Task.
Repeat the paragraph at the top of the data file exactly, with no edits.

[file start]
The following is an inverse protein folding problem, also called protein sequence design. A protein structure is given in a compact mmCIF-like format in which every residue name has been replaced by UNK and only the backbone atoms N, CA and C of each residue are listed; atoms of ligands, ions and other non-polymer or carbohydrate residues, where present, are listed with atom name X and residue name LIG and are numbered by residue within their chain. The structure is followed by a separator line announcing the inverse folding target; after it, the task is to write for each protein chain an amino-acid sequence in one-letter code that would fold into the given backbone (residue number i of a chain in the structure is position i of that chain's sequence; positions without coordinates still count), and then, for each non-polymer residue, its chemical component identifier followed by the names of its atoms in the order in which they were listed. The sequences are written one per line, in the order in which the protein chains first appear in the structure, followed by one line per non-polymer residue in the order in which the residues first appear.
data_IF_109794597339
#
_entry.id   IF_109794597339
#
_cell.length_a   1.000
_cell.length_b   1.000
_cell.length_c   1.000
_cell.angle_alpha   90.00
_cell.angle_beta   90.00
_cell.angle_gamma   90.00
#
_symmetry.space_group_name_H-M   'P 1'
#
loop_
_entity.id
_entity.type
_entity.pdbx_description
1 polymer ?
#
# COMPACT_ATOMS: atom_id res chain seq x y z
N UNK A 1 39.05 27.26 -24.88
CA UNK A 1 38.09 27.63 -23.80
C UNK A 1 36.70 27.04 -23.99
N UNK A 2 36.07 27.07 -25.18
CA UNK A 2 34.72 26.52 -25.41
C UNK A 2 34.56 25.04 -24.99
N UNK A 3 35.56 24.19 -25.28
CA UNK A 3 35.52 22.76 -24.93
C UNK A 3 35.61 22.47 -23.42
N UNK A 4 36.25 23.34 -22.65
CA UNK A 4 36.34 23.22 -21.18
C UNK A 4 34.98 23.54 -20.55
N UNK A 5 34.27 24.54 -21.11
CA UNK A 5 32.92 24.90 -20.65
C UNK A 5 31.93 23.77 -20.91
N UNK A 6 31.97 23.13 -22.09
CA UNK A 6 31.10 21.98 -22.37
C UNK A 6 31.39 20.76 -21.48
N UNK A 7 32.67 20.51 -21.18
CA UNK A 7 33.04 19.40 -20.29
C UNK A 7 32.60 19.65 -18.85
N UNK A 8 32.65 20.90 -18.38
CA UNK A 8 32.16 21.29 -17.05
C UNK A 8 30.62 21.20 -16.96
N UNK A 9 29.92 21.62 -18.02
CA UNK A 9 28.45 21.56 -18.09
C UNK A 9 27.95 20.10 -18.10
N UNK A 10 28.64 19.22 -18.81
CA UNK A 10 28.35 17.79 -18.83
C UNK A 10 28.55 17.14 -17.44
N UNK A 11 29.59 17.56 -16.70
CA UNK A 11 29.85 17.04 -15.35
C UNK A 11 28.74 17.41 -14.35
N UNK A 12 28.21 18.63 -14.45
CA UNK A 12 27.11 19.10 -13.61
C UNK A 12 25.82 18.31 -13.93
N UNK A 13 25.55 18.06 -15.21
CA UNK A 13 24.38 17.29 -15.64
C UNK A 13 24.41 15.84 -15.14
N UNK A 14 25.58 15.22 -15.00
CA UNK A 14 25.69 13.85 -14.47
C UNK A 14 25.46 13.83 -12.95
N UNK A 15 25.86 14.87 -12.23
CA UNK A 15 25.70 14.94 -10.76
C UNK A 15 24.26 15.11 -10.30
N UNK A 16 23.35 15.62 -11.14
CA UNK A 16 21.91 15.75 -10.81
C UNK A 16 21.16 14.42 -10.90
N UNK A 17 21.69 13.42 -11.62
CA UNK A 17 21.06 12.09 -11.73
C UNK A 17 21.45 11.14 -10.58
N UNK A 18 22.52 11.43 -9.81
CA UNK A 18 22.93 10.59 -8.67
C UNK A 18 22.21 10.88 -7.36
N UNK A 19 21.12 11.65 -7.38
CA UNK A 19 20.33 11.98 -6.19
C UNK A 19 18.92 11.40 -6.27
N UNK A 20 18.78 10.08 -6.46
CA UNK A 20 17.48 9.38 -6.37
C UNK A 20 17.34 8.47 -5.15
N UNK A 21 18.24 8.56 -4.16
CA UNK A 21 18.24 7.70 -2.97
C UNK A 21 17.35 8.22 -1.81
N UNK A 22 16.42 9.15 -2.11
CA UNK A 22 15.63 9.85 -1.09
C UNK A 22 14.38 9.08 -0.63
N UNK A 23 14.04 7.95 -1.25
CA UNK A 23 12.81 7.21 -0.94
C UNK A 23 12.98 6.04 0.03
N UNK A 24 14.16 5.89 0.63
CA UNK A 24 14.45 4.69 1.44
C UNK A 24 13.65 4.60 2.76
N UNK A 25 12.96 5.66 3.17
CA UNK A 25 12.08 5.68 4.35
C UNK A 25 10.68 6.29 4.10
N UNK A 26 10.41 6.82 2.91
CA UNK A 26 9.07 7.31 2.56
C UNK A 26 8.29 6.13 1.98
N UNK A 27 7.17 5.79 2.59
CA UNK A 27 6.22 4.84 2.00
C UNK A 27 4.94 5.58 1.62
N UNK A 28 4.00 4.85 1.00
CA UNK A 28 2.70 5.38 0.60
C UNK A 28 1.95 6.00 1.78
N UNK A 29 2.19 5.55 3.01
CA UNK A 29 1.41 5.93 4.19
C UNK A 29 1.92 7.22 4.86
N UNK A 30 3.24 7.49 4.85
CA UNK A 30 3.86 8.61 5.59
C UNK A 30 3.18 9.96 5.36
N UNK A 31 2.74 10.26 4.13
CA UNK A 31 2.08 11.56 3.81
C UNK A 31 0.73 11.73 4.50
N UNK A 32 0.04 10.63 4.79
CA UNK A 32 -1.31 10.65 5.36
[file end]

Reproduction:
The following is an inverse protein folding problem, also called protein sequence design. A protein structure is given in a compact mmCIF-like format in which every residue name has been replaced by UNK and only the backbone atoms N, CA and C of each residue are listed; atoms of ligands, ions and other non-polymer or carbohydrate residues, where present, are listed with atom name X and residue name LIG and are numbered by residue within their chain. The structure is followed by a separator line announcing the inverse folding target; after it, the task is to write for each protein chain an amino-acid sequence in one-letter code that would fold into the given backbone (residue number i of a chain in the structure is position i of that chain's sequence; positions without coordinates still count), and then, for each non-polymer residue, its chemical component identifier followed by the names of its atoms in the order in which they were listed. The sequences are written one per line, in the order in which the protein chains first appear in the structure, followed by one line per non-polymer residue in the order in which the residues first appear.